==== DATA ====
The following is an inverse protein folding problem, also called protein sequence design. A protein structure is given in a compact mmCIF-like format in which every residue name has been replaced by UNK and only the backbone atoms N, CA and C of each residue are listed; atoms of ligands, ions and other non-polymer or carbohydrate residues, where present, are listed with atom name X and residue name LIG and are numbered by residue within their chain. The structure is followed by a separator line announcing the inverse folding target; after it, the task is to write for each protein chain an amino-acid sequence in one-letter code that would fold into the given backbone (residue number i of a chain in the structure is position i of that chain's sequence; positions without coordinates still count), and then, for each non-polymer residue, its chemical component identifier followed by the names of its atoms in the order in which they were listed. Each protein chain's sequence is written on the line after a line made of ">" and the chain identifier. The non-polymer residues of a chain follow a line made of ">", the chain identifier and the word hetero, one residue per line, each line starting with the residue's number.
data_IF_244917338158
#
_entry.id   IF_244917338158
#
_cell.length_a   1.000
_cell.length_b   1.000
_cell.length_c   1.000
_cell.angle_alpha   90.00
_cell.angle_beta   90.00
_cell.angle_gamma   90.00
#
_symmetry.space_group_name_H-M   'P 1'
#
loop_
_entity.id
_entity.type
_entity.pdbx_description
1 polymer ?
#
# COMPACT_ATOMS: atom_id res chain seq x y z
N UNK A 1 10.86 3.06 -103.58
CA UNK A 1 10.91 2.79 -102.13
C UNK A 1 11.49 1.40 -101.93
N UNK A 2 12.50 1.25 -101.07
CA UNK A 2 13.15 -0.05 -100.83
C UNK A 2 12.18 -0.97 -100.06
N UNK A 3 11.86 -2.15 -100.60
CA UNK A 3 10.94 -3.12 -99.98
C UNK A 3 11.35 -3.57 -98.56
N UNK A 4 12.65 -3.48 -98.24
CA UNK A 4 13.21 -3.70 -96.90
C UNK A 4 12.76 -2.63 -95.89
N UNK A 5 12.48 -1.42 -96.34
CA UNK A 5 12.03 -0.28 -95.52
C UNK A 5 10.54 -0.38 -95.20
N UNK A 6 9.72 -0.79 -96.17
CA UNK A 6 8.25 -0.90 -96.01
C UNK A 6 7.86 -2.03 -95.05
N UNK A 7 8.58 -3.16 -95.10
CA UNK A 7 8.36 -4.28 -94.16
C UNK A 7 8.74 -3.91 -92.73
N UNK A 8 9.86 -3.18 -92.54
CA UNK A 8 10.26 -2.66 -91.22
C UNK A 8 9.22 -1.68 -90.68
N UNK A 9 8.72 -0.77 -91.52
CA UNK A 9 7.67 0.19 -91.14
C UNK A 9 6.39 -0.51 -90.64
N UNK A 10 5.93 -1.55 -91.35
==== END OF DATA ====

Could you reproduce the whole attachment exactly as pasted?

The following is an inverse protein folding problem, also called protein sequence design. A protein structure is given in a compact mmCIF-like format in which every residue name has been replaced by UNK and only the backbone atoms N, CA and C of each residue are listed; atoms of ligands, ions and other non-polymer or carbohydrate residues, where present, are listed with atom name X and residue name LIG and are numbered by residue within their chain. The structure is followed by a separator line announcing the inverse folding target; after it, the task is to write for each protein chain an amino-acid sequence in one-letter code that would fold into the given backbone (residue number i of a chain in the structure is position i of that chain's sequence; positions without coordinates still count), and then, for each non-polymer residue, its chemical component identifier followed by the names of its atoms in the order in which they were listed. Each protein chain's sequence is written on the line after a line made of ">" and the chain identifier. The non-polymer residues of a chain follow a line made of ">", the chain identifier and the word hetero, one residue per line, each line starting with the residue's number.
data_IF_244917338158
#
_entry.id   IF_244917338158
#
_cell.length_a   1.000
_cell.length_b   1.000
_cell.length_c   1.000
_cell.angle_alpha   90.00
_cell.angle_beta   90.00
_cell.angle_gamma   90.00
#
_symmetry.space_group_name_H-M   'P 1'
#
loop_
_entity.id
_entity.type
_entity.pdbx_description
1 polymer ?
#
# COMPACT_ATOMS: atom_id res chain seq x y z
N UNK A 1 10.86 3.06 -103.58
CA UNK A 1 10.91 2.79 -102.13
C UNK A 1 11.49 1.40 -101.93
N UNK A 2 12.50 1.25 -101.07
CA UNK A 2 13.15 -0.05 -100.83
C UNK A 2 12.18 -0.97 -100.06
N UNK A 3 11.86 -2.15 -100.60
CA UNK A 3 10.94 -3.12 -99.98
C UNK A 3 11.35 -3.57 -98.56
N UNK A 4 12.65 -3.48 -98.24
CA UNK A 4 13.21 -3.70 -96.90
C UNK A 4 12.76 -2.63 -95.89
N UNK A 5 12.48 -1.42 -96.34
CA UNK A 5 12.03 -0.28 -95.52
C UNK A 5 10.54 -0.38 -95.20
N UNK A 6 9.72 -0.79 -96.17
CA UNK A 6 8.25 -0.90 -96.01
C UNK A 6 7.86 -2.03 -95.05
N UNK A 7 8.58 -3.16 -95.10
CA UNK A 7 8.36 -4.28 -94.16
C UNK A 7 8.74 -3.91 -92.73
N UNK A 8 9.86 -3.18 -92.54
CA UNK A 8 10.26 -2.66 -91.22
C UNK A 8 9.22 -1.68 -90.68
N UNK A 9 8.72 -0.77 -91.52
CA UNK A 9 7.67 0.19 -91.14
C UNK A 9 6.39 -0.51 -90.64
N UNK A 10 5.93 -1.55 -91.35